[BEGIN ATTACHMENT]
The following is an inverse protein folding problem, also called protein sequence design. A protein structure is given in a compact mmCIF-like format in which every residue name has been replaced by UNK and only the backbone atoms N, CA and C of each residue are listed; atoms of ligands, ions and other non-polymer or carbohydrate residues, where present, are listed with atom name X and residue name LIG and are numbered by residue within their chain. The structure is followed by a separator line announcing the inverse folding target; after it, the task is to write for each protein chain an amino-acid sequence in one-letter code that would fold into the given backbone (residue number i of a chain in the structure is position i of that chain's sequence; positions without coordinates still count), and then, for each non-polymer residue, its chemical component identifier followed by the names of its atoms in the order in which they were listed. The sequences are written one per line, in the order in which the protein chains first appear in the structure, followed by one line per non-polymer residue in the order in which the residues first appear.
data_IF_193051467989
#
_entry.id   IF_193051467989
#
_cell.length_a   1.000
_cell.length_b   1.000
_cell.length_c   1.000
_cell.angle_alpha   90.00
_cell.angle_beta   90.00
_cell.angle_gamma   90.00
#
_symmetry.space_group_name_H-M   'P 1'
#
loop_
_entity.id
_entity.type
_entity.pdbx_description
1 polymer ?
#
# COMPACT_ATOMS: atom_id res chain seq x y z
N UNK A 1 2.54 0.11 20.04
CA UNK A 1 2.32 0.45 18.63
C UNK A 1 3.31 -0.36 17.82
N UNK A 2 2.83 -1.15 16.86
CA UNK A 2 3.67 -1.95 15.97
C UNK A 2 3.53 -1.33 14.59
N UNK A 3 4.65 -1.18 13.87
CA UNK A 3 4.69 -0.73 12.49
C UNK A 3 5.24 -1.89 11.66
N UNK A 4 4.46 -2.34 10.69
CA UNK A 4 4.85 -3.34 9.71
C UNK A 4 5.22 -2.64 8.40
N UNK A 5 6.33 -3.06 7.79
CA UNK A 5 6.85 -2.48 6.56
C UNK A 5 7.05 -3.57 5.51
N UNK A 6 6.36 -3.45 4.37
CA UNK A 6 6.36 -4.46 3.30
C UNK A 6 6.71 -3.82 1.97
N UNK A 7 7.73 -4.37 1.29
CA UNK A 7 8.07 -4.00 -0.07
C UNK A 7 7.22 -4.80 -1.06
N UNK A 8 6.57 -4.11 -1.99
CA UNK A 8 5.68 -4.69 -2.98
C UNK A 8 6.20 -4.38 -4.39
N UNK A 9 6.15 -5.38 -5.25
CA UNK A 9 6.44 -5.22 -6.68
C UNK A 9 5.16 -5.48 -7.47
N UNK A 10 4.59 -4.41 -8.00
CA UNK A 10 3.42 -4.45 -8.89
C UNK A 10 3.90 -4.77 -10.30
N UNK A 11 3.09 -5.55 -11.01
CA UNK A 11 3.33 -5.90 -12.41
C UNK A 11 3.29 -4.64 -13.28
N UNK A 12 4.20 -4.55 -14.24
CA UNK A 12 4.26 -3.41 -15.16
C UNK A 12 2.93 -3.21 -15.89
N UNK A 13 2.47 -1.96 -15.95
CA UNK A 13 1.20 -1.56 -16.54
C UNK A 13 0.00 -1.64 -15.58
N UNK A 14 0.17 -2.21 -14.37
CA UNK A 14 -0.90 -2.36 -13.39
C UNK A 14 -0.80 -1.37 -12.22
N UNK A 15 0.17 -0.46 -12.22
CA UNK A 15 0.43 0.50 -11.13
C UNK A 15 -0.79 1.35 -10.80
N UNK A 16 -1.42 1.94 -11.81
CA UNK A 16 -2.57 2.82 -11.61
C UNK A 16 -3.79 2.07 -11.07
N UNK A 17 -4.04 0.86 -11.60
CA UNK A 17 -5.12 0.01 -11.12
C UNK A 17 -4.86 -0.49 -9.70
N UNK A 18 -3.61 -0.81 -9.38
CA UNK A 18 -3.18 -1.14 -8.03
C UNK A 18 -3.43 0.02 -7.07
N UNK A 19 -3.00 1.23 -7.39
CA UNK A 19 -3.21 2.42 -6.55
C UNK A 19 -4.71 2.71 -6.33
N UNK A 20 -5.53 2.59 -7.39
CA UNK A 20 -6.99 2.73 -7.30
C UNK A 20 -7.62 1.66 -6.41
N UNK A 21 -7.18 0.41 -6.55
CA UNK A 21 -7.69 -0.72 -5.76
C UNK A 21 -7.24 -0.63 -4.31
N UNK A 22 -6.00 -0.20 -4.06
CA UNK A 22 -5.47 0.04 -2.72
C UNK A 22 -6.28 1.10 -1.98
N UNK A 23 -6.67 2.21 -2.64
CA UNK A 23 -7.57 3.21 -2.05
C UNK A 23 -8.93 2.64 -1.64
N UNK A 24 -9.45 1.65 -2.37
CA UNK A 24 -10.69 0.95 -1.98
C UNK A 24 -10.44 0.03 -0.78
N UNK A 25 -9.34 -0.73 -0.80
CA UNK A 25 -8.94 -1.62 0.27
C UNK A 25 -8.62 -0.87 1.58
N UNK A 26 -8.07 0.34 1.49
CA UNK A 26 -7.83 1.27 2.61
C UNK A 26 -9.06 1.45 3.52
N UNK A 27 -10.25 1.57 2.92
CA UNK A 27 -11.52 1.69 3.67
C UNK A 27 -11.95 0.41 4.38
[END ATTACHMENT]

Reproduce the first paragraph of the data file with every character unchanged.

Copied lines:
The following is an inverse protein folding problem, also called protein sequence design. A protein structure is given in a compact mmCIF-like format in which every residue name has been replaced by UNK and only the backbone atoms N, CA and C of each residue are listed; atoms of ligands, ions and other non-polymer or carbohydrate residues, where present, are listed with atom name X and residue name LIG and are numbered by residue within their chain. The structure is followed by a separator line announcing the inverse folding target; after it, the task is to write for each protein chain an amino-acid sequence in one-letter code that would fold into the given backbone (residue number i of a chain in the structure is position i of that chain's sequence; positions without coordinates still count), and then, for each non-polymer residue, its chemical component identifier followed by the names of its atoms in the order in which they were listed. The sequences are written one per line, in the order in which the protein chains first appear in the structure, followed by one line per non-polymer residue in the order in which the residues first appear.